Myopia, or nearsightedness, results in difficulty seeing objects at distance clearly (road signs, classroom board), while objects up close are much easier to see.
Hyperopia, or farsightedness, is the opposite, where objects up close (books, computer) are more difficult to distinguish. Squinting, eye strain or fatigue can
occur when trying to focus at these particular distances. Astigmatism causes objects to appear distorted or blurry to a certain degree at all distances. All of
these refractive conditions usually result from a misshaping of one or more components of the eye. In turn, light rays do not focus properly on the retina causing
Presbyopia is a separate condition and an age related process that usually begins to manifest around the age of 40. This occurs when the crystalline lens inside the eye becomes stiff or inflexible, which prevents the eye from focusing on objects at near making near reading tasks such as seeing menus, phones, and computers difficult. Arms aren't long enough? People often have to push their reading material away for them to see.
Glasses, contacts, or refractive surgery can usually correct these types of vision problems. Your eye doctor can discuss which options are best suited for your daily lifestyle so you can optimize comfort and clarity.
Glaucoma is the second leading cause of blindness in the world. Although there are many different types of Glaucoma, it usually results from high pressure inside the eye causing damage to the optic nerve. The optic nerve is the main cable that transmits all signals from the eye to the brain which processes images for sight. Though it can affect anyone, those with increased risk for developing Glaucoma include African Americans and Hispanics over age 40, everyone over age 60, and those with a family history of Glaucoma. Regular, comprehensive eye exams are important because this condition has no early symptoms and can cause progressive vision loss over time if left untreated. With early detection and treatment, which usually only requires medicated eye drops, vision can be saved.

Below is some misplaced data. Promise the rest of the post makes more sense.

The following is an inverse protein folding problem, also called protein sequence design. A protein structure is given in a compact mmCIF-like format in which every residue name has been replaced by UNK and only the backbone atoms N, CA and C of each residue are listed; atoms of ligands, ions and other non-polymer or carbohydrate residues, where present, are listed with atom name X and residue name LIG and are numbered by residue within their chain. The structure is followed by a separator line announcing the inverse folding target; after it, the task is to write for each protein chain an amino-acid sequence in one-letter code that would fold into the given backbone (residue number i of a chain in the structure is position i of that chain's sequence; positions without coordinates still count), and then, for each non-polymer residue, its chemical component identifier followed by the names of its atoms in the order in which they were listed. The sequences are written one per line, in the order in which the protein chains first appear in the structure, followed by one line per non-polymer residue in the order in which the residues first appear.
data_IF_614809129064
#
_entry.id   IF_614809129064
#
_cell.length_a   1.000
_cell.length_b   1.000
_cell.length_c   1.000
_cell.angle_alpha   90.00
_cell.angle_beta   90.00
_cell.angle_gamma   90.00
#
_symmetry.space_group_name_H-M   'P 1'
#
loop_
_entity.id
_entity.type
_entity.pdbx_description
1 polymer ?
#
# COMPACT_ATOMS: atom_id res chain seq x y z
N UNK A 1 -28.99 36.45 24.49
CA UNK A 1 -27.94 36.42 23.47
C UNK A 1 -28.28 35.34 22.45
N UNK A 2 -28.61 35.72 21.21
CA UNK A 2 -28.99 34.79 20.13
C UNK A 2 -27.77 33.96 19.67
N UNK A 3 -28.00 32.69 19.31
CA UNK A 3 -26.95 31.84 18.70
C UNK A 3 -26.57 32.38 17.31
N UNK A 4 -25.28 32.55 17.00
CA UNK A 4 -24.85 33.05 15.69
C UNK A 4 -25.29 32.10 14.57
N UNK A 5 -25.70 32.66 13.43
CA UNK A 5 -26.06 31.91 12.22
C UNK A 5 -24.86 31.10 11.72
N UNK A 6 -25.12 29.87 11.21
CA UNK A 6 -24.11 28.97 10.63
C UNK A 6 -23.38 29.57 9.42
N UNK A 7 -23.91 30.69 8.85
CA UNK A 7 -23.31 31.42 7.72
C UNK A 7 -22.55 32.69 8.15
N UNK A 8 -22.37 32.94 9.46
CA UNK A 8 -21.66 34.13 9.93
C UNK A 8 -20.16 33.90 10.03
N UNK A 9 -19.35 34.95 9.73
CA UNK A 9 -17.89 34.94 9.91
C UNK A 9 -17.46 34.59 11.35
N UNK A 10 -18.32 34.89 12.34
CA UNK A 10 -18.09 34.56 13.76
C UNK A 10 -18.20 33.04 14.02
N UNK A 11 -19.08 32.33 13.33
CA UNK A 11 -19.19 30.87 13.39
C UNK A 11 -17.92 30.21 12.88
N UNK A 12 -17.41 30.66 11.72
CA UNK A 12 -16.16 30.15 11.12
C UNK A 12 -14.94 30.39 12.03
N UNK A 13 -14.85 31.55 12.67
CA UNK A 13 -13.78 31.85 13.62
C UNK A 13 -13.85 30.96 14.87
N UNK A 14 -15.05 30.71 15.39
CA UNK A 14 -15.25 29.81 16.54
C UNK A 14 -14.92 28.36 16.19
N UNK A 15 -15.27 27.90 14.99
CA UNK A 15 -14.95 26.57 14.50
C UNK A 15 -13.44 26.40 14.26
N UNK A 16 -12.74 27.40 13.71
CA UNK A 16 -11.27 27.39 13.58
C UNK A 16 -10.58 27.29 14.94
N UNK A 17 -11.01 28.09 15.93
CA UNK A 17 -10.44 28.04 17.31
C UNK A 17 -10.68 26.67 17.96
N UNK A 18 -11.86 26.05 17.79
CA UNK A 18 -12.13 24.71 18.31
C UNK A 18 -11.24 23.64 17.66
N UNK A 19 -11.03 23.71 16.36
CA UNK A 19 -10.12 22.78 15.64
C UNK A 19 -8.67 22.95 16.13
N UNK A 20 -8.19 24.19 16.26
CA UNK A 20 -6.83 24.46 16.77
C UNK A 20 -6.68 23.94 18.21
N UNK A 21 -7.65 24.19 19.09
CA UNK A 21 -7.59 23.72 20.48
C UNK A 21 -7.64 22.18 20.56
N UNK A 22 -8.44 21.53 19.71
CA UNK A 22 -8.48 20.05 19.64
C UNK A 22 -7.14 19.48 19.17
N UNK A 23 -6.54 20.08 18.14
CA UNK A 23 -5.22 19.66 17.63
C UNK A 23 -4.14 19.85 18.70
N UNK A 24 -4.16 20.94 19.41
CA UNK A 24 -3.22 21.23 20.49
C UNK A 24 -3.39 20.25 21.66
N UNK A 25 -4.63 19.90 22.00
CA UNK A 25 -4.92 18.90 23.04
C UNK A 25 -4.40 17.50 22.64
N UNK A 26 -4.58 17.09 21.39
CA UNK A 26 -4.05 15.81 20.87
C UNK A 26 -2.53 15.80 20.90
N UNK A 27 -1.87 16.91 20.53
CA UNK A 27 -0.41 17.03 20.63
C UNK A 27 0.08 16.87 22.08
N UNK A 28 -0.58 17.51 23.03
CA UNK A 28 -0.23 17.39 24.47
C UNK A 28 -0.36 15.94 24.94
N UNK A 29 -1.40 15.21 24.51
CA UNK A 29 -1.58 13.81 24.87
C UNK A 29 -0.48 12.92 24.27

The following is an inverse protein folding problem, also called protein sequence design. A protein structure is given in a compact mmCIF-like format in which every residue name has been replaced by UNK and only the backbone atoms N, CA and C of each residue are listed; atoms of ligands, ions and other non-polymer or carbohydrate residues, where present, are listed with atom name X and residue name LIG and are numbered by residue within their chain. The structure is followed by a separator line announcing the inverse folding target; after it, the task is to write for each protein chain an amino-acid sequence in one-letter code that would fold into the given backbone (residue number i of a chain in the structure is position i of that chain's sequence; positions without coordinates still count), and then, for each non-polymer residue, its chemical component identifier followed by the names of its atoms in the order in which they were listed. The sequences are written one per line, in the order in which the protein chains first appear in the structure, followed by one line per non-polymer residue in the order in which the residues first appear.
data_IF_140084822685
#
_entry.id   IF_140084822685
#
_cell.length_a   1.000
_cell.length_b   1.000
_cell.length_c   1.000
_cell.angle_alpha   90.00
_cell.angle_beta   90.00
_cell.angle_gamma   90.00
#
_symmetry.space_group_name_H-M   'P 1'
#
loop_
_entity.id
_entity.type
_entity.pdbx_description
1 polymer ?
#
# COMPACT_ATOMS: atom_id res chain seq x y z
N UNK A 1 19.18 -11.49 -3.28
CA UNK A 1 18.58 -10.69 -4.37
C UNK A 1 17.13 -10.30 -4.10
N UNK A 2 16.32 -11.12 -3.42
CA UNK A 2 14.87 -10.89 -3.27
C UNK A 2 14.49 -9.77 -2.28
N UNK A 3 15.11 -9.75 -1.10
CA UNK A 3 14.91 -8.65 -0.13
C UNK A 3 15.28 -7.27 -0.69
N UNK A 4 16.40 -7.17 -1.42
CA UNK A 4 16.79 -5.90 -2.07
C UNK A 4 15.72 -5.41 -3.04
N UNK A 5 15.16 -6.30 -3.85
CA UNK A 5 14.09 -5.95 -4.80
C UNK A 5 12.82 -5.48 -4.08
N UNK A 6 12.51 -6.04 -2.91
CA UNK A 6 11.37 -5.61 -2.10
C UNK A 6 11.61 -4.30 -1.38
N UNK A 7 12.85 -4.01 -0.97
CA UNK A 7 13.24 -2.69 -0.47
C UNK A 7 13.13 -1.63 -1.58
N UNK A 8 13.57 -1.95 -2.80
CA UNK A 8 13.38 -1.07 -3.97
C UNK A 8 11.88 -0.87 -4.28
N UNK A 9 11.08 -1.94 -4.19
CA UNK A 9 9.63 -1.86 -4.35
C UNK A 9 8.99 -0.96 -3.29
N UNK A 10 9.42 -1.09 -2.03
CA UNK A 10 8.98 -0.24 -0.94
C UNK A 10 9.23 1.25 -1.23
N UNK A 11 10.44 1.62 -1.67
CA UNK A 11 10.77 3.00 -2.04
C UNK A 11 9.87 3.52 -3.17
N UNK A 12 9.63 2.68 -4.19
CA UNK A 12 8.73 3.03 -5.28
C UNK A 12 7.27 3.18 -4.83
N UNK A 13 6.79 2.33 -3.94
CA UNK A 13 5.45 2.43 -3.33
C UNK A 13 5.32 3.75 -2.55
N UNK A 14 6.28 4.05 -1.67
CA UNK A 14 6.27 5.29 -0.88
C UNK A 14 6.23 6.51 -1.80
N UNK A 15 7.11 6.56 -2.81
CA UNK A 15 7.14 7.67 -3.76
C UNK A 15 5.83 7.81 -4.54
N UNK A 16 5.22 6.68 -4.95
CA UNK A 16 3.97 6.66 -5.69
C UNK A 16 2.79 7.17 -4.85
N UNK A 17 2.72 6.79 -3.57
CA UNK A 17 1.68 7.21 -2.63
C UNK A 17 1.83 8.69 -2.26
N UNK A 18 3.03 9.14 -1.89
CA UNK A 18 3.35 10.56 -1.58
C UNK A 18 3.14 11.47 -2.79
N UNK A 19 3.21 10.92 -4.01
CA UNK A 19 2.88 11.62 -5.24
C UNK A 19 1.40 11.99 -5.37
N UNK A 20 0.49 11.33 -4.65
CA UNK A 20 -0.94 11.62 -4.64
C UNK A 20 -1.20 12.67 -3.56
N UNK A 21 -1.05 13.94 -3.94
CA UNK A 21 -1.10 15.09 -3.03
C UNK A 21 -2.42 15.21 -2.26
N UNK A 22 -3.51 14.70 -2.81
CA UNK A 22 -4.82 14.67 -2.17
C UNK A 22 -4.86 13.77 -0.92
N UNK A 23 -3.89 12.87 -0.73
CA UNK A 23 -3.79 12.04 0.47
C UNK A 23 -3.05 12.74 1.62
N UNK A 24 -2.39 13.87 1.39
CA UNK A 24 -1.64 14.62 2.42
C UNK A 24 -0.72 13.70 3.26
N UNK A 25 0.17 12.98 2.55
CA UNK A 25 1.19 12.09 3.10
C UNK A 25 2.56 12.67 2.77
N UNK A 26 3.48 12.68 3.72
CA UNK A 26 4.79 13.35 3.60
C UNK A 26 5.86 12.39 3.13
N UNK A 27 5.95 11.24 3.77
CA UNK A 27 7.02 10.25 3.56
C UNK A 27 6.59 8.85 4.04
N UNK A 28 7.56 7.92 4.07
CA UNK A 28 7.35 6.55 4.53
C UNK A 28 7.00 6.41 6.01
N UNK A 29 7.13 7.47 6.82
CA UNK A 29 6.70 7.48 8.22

A cataract occurs when the normally clear lens inside the eye becomes cloudy or opaque. Depending upon its level of opacity, it can interfere with normal vision. As light rays entering the eye become blocked or scattered, vision can appear blurry or cloudy, similar to looking out of a dirty window. Most cataracts develop in people over age 55, but they occasionally occur in infants and young children. Usually cataracts develop in both eyes, but one may be worse than the other. Cataracts also usually develop slowly over time from age related changes and UV light absorption, but other factors can contribute to their development, including: Diabetes, Steroid medication use, Smoking, Alcohol consumption. If the cataract changes are minimal, no treatment may be necessary and your eye doctor may prescribe lenses to optimize your vision potential. However, if it severely disrupts your vision and daily function, surgery to remove the cataract may be recommended.
Tears are essential to good eye health and consist of 3 main components: The outer lipid oil layer, the middle aqueous layer, and the inner mucin layer. A deficiency in any one of these layers can cause dry eye. Common symptoms of dry eye include burning, stinging, redness, and a foreign body sensation. Ironically, tearing can be another sign, which is a reflex action to the eye's dry surface. It can be a mild nuisance, but many people don't realize that it can affect vision as well. At more moderate to severe levels, the cornea, the clear front covering of the eye, can become compromised when the tear layer no longer protects it. Dry eye can result from a multitude of factors - environmental conditions, reduced blink rate, natural aging, hormonal changes, contact lens abuse, post-refractive surgery, medications (antihistamines, anti-depressants) and autoimmune disease can all cause dry eye. Your doctor can help identify the causes and suggest a proper treatment plan if dry eyes affect you.